In retrospect, Raiders’ general manager Mike Mayock concedes last year’s draft strategy was a case of biting off a little more than the Raiders could chew. At least not if the goal was to reap immediate dividends.
With COVID-19 wreaking so much havoc, third-round picks Lynn Bowden and Tanner Muse and fourth-rounder Amik Robertson struggled to make significant positional changes.
Bowden never took to running back after playing wide receiver and quarterback in college. Muse, who was making the move from college safety to NFL linebacker, looked uncomfortable in training camp before going down with a season-ending foot injury.
And Roberton, a playmaking outside cornerback at Louisiana Tech, encountered a whole new world while making the move to slot cornerback upon arriving in Las Vegas.
Bowden was promptly traded to the Miami Dolphins at the close of training camp. A year later, Mayock takes full responsibility for underestimating the challenge facing Bowden in such an unusual year.
“To be honest with you, I don’t think it was fair to the kid,” Mayock said. “You know, we didn’t even see him face-to-face live until training camp in July.”
Robertson struggled as well. “Even though it doesn’t sound like a big change, in a COVID year with no reps, trying to learn run fits in the nickel position that he never had to do before, that’s asking a lot,” Mayock said.
As a result, a draft that offered so much promise given the five picks the Raiders held within the first 100 selections yielded a disappointing return.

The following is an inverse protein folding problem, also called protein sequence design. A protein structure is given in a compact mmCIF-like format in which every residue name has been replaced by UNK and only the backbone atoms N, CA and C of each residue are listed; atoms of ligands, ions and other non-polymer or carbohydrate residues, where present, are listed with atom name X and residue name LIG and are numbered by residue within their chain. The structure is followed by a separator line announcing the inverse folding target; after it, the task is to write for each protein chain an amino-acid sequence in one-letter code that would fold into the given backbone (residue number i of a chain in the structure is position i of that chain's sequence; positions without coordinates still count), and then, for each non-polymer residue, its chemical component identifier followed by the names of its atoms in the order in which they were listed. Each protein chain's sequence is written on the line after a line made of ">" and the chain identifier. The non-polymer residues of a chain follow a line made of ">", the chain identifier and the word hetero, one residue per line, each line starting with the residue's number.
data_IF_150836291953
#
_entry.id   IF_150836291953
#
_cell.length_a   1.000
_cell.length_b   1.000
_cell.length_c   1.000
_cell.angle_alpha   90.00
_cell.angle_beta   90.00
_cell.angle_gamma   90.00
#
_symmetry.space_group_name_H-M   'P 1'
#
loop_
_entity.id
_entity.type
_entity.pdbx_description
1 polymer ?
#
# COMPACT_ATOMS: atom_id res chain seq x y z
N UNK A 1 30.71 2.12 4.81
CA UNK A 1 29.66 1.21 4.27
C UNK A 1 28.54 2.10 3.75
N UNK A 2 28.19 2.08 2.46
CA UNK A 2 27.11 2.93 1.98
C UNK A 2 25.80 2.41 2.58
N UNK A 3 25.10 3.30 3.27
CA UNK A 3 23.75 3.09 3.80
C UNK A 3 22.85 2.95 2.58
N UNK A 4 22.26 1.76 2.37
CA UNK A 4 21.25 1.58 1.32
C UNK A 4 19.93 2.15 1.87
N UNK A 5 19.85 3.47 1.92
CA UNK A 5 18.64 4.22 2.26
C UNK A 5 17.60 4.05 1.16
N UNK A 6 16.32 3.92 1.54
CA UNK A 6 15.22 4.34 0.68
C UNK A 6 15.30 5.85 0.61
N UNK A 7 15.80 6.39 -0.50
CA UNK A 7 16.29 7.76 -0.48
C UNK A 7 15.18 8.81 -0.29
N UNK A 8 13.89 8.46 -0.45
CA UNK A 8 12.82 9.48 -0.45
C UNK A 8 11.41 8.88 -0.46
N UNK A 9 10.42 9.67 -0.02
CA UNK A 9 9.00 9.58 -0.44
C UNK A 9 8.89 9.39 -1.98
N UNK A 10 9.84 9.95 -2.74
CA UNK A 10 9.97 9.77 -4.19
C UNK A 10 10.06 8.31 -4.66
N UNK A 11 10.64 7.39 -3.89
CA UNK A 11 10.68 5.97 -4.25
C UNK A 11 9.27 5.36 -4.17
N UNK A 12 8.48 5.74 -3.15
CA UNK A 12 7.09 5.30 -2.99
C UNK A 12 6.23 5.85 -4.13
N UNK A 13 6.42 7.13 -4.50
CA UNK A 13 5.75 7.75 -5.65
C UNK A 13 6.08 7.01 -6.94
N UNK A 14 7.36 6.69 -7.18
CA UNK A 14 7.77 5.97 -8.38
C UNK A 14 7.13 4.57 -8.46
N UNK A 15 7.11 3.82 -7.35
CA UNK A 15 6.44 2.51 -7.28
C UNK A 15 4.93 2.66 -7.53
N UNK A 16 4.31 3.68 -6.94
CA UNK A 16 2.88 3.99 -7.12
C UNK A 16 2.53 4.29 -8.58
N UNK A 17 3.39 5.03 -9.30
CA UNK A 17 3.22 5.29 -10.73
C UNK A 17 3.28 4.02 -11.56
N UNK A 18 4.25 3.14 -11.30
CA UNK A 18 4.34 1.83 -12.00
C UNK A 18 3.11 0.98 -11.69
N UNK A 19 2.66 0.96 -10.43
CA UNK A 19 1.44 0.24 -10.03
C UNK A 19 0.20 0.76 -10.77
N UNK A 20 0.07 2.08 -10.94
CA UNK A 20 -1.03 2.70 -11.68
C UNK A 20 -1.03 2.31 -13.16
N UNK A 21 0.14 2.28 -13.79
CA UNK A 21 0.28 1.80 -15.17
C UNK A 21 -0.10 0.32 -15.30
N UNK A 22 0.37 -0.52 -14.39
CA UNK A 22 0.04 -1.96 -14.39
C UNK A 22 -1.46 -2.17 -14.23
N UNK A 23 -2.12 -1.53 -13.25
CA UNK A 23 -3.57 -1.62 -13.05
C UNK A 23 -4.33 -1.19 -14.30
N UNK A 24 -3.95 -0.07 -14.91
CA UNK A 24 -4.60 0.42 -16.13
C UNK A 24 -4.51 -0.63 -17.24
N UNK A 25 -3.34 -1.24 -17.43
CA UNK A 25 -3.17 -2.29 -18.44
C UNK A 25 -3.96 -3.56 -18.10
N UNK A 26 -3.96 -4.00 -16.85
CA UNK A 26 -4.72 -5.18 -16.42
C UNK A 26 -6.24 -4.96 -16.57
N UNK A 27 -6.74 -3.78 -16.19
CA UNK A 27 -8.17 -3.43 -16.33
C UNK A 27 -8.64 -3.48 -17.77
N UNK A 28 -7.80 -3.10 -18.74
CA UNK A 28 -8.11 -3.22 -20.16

Henry Ruggs, the 12th pick, managed just 26 catches for 452 yards and two touchdowns. Cornerback Damon Arnette, selected 19th, battled injuries and concussions while playing just nine games.
An early-season knee injury stunted the development of third-round wide receiver Bryan Edwards, and fourth-round guard John Simpson essentially took a redshirt year while playing in seven games.
Time is still on the side of the 2020 rookie class. But as Mayock approaches a second straight draft affected by COVID-19, the goal is to avoid similar miscalculations.
“I think it’s important, especially for me, to kind of look back to last year in the draft and say, did we make any mistakes?” Mayock said. “I think we thought we were in a good place because all seven of our picks were in the first four rounds of a COVID year. I think that if you look back at it, should you be picking guys that perhaps were a projection from one position to another?”
Compounding the challenge this year is the fact that some top prospects opted out of their final college season because of COVID-19. And that, along with the inability of scouts to get on college campuses to observe players in practice and the cancellation of the NFL scouting combine, has made a tough job even more difficult.
While college programs will have Pro Days for their top prospects, the normal interaction between players and decision-makers will be limited. As a result, the Raiders will build their draft board based on a compromised flow of information.
“We still have to get our answers,” Mayock said. “We’re going to travel all over the country, including myself, to watch kids work out live. … I can’t do anything to get to know this kid more.
“That for me is the biggest part … it’s like if any of you guys have college-aged kids and you’re worried about their fit, what college fits for them coming out of high school. That’s kind of the way I try to look at it. What’s the best fit? Do we fit for this kid? Does he fit in our building?”